Wednesday, November 30, 2016

A Victorian Christmas After All?

It seems that this fall/winter is the season that sees me finish projects I started last year at the same time.  Which means the projects that I started this fall/winter will probably be finished next year.  I can live with it!

When cleaning my sewing room the friday after Thanksgiving, fussy and discontented with all my current projects being in the mockup/fitting stage, I came across a natural form-era gown that I had painstakingly patterned, fit, and cut last year.  I had put it to the side because it is an exercise in shirring, and I didn't feel ready for it until now.
 It turns out, hand gathering is the perfect thing to do at the table by the fire with guests for the whole weekend.  I based the gown on the fan-front bodice by Truly Victorian made to the lines of a long 1880 cuirasse bodice.  It is in a sheer, moss-gold-green poly chiffon, which was almost too cheap to mention (it was leftover from wedding decor and I was broke) but I believe will give a good effect overall.

Experimenting with draping paniers.

The bright green underskirt/lining will be completely covered by the chiffon; oddly enough, this was the only backing that I felt brought out the 'true color' of the sheer fabric.

Tape has been stitched to the shirring in the back train where it isn't fully lined.
My main design questions are the direction of shirring on the skirt: Vertical like this:
Mody Paryzkie 1879.: Concert dress with panier and long train with ricsh mousseline balayeuse.:

Or horizontal like this? (on the left)
The Season 1883:

OR horizontal with poofs like the one on the right below?

Revue de la Mode 1881:

Honestly, I might just go with whatever seems less time consuming, since I now have the slightest hope of a new gown for this year's Victorian Christmas Tea on the 17th! (Can totally do this...)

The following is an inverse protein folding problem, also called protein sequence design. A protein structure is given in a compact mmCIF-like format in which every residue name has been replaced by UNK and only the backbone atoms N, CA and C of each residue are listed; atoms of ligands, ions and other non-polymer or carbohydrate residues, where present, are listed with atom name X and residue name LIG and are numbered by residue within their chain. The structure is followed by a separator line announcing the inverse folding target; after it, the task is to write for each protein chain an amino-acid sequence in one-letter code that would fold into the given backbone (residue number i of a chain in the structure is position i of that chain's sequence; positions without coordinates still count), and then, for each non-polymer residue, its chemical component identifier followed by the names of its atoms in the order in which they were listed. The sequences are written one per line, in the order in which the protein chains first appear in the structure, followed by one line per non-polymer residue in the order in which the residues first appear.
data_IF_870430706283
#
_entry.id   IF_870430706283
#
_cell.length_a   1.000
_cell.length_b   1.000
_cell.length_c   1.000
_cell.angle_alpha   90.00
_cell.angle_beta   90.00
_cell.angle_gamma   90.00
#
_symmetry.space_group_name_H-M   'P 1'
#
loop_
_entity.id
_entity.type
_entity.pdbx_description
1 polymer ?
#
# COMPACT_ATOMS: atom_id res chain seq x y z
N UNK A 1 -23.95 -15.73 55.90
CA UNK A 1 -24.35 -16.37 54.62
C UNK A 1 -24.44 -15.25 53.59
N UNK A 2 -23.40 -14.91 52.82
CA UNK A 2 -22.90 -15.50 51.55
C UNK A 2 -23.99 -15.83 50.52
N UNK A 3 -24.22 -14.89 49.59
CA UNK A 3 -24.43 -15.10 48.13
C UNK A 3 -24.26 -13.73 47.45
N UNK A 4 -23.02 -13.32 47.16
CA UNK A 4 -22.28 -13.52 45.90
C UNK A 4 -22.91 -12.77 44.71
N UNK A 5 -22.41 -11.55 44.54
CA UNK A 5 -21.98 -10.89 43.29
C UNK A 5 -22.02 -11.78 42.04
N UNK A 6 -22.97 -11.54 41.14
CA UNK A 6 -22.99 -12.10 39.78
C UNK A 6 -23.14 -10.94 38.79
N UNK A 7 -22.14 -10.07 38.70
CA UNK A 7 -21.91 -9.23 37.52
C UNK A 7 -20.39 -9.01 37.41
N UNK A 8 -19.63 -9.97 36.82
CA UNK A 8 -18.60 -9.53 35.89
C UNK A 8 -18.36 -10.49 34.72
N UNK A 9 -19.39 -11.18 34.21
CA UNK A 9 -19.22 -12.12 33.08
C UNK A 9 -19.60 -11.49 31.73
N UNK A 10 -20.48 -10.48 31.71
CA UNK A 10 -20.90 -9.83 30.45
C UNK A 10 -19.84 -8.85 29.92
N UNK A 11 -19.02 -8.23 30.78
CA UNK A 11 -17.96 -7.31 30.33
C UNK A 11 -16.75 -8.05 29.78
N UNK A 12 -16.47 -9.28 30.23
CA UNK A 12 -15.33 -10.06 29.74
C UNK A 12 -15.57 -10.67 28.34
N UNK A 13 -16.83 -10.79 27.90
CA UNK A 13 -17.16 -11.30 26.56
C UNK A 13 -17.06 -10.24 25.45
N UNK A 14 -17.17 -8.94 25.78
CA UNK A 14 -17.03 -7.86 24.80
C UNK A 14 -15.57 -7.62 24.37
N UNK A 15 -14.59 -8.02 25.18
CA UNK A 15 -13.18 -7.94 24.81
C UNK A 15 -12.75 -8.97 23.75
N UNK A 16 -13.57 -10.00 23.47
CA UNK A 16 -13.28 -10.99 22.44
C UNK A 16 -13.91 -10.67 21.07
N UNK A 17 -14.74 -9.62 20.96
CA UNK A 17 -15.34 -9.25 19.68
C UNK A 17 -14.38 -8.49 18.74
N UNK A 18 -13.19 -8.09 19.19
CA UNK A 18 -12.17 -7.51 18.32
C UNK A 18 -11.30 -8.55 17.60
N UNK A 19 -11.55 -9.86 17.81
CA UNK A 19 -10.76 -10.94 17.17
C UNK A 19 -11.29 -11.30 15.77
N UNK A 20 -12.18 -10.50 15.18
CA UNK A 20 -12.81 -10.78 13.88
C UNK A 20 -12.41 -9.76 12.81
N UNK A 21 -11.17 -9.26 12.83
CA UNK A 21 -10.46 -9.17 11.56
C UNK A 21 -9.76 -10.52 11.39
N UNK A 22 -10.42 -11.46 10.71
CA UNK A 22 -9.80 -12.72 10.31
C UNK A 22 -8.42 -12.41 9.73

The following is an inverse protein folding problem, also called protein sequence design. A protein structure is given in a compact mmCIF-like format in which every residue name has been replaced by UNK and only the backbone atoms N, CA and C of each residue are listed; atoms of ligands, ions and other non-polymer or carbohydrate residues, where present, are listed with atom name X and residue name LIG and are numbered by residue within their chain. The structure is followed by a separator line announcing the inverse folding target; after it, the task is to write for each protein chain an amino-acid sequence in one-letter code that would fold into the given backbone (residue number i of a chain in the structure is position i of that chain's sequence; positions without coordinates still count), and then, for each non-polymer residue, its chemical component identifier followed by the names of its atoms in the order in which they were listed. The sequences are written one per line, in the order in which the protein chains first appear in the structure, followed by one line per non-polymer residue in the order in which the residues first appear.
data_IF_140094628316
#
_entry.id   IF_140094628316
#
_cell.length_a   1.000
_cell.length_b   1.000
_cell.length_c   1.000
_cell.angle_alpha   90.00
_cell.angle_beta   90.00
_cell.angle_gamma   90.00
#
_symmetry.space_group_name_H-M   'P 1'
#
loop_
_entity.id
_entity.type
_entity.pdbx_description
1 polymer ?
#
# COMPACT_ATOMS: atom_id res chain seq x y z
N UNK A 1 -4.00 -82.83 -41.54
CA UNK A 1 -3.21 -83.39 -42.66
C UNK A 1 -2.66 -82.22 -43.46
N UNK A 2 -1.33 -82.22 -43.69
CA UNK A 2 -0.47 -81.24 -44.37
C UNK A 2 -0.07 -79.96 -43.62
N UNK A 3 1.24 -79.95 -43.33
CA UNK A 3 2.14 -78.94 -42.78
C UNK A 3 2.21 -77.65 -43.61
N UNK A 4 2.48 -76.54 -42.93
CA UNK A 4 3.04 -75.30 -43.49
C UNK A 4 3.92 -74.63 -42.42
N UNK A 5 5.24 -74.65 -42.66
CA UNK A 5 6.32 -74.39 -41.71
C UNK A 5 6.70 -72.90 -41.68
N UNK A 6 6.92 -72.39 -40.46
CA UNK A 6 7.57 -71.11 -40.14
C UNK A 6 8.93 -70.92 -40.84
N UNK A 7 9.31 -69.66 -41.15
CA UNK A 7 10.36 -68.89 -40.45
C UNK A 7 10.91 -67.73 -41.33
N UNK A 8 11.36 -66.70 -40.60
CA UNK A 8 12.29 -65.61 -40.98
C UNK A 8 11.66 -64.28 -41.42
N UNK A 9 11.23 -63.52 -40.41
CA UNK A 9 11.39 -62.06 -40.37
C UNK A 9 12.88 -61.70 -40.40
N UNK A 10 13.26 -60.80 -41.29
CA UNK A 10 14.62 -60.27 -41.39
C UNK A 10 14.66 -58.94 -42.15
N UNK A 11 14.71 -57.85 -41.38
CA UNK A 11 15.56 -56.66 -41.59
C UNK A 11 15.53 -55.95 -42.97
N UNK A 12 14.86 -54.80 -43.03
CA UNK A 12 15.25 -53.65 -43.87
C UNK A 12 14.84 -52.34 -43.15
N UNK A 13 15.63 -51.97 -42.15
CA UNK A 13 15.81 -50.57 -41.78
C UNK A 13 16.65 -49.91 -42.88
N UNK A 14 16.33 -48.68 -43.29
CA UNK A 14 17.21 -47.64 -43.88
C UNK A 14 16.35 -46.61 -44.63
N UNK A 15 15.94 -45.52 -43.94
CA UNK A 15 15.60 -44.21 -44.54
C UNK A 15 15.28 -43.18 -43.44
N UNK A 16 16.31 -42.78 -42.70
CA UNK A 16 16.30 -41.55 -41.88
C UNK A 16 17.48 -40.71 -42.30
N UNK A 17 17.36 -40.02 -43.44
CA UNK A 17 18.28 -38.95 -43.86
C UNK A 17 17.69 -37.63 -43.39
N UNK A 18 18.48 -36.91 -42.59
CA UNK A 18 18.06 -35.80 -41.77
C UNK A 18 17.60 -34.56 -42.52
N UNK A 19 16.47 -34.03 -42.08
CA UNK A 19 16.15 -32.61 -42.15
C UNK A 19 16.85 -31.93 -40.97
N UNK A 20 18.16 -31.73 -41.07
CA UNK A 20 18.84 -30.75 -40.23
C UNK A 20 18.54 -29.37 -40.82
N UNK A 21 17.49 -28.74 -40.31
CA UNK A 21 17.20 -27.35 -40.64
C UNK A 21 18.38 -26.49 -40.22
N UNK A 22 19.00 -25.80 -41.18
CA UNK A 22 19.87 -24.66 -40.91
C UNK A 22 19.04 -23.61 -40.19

Wednesday, November 16, 2016

What I've been up to lately...

Treating my dressform like a large doll
1950s style petticoat over 18th c. Paniers

Mocking up a turn-of-the-century princess gown
Tight sleeves with a slight head, and a tight bodice with as few seams as possible.  What could go wrong?
Trying out Norah Waugh's 1904 ribbon corset, and dying my own linings to match

Planning an evening gown
The one one the right? Mauve silk taffeta?
Reading the very charming Tales Told in Holland, usually while sitting by the fire

And, you know, some other stuff.  Toodles!

Tuesday, November 8, 2016

Ozma's Diadem

The fabrication of the iconic Diadem was no simple matter.  The poppies were easy enough, I had dyed silk organza a bright red (redder than the photo) and formed the petals.  The stamens were black beads twisted on gold colored wire and sewn to a black velvet pad.  I made the stems by pulling upholstery cord through a silk bias tube.  

For the center piece, I decided to go with Bronzclay, since I had experimented with it last year, and had all of the tools.  If you haven't used precious metal clay before, it is amazing stuff.  You roll it, mold it, stamp it, sculpt it, like a regular (albeit very sticky and finicky) clay, then you bake it in a kiln and it becomes metal.  The finish is very matte after baking, the shine was achieved after an hour with a dremel and some jewelry-grade buffing oil.  The bubbles and pits had to do, I think, with the firing: the piece was a little too big for the pan, and I might not have kneaded the air out enough to start.  

The bands are simply corset boning painted gold.  The centerpiece clips onto the bands using some prongs I set into the back, also made of clay.  This worked way better than I would have thought.
Ta da!